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Legal ROW Concept

Post in 'The Wood Shed' started by mbcijim, Nov 19, 2009.

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  1. mbcijim

    mbcijim Member

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    [​IMG]

    Many scroungers here think - if the town cut the wood at the side of the road, it belongs to the city and I can have it if the city left it. That's simply not true. Above is a property I am the owner of. On the top of the photo is a public road that cuts through my property. The city has the legal right to pave and use the right of way as it so pleases, there is usually a legal document filed somewhere in the court house that gives them that right in Pennsylvania. However, I clearly own the right of way and my neighbor across the streets road frontage.

    While the city can pretty much do what it wants on the 40' ROW, they are MY trees as they are on MY property. The city did not buy the property they bought the right to have a street on the property and do any necessary maintenance. Often, this is at a reduced price. I am going through this right now with an electric utility that wants to buy an electric line ROW. I can still build parking lots or retention ponds, etc... on the ROW, I just can't impede the electric lines or their poles.

    Think about a farmer - how often do they plant corn or soybeans right up to 5' or so of the edge of pave, all the time right? Often the ROW is pretty far into his corn or soybeans. What do you think the farmer would do if you came and took all the corn out of the ROW? How are trees any different? Maybe I planted them and now they block vehicle's vision so the city cut them down. They are still MY trees.

    Perhaps there is a lawyer here who can explain this better than I can, but I own a lot of property and have some experience with this kind of thing.

    I think you guys confuse the fact that many of these circumstances the owner is a large corporate owner of 1,000 acres or it's state game lands or forest or similar, and lots of times that is true. Many of them don't enforce ownership because they don't mind that you took the wood. The problem is when the guy owns an acre and lives two miles away (or on top of the hill).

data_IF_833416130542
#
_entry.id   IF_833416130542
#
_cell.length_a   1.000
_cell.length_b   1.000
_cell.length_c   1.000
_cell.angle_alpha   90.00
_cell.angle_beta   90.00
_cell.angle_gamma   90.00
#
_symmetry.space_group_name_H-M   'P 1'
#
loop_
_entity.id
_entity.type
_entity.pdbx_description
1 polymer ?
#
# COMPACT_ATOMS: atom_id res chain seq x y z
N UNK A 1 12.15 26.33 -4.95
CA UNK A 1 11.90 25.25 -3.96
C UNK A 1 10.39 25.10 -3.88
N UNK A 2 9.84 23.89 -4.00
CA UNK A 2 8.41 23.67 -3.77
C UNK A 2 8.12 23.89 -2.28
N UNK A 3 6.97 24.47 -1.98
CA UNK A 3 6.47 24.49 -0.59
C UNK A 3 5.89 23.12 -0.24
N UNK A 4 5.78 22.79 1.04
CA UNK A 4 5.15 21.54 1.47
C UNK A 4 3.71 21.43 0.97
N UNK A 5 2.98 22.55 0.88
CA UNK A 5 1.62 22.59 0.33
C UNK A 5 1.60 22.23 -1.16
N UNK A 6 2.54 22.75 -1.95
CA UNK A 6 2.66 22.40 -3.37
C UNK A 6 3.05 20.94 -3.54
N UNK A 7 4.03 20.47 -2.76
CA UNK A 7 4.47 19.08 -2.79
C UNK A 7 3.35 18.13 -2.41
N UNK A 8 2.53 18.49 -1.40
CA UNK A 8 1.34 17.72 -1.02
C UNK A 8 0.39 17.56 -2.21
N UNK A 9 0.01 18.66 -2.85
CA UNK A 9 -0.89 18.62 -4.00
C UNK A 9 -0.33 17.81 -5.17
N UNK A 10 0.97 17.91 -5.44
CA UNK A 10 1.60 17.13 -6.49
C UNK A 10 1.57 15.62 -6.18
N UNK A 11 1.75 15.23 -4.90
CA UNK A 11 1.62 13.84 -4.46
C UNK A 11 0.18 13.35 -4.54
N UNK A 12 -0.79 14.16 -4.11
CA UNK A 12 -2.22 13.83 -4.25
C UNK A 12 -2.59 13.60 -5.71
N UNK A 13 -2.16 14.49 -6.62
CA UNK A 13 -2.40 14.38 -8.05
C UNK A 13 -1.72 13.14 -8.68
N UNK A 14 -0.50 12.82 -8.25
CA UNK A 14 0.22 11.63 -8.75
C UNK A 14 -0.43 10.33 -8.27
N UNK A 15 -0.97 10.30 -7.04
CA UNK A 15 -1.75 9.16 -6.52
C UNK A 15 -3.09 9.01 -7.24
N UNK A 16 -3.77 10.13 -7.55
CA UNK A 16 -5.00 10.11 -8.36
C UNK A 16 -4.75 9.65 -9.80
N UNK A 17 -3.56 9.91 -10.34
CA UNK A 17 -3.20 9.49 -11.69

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  2. gpcollen1

    gpcollen1 Minister of Fire

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    I think most here do understand this and that is why they tell folks to ask the property owner permission to take the wood. The info provided here is good but makes it sound like most of us are thieves when in reality, most of us ask...
  3. smokinj

    smokinj Minister of Fire

    Joined:
    Aug 11, 2008
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    Loc:
    Anderson, Indiana
    Don't really know how right of ways works (we don't have them) but I stay aggressive when scrounging,knock on doors leave notes call I know most people in my town.Trees down and already cut hardwood I'd be doing follow up every few hrs.
  4. Flatbedford

    Flatbedford Minister of Fire

    Joined:
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    Loc:
    Croton-on-Hudson, suburbs of NYC
    The survey of my 1/4 acre in NY clearly shows that my property line is about 10 feet from the shoulder of one and about 6 feet from the shoulder of the two roads surrounding my corner lot. I had an Elm tree die on one corner of my lot. I wasn't sure of it was near the road, right on my property line. I got in touch with the town and they told me that it was on my property and my problem. If it was over the line it would have been the town's tree and their problem.
    When NY state rebuilt the highway that my families house was on we were told that the sate could rebuild the portion of the driveway that was within the right of way however they saw fit is it was not our property.
    Maybe the rules in suburbia are different than in more rural areas where parcels of land are large enough for roads to pass through them?
  5. quads

    quads Minister of Fire

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    Loc:
    Central Sands, Wisconsin
    In Wisconsin, unless the town or county purchases the land in special circumstances, the landowner owns the land used for right-of-way including the road bed (which is why it’s called a right-of-way) but the property owner does not pay property taxes on it.

    The trees on the right-of-way are maintained by the town or county, but the landowner owns the wood. If the county is going to cut trees, they inform the landowners and ask what they should do with the wood. It belongs to the property owners. If the landowner does not want the wood, the county will dispose of it and does not leave it laying by the side of the road. If the property owner requests, the county will leave the wood near the edge of the right-of-way for the landowner to pick up at his convenience.

    Here, if you see wood that the town or county has left laying by the side of the road, you can be almost certain that it was left there by the request of the property owner and that he wants the wood.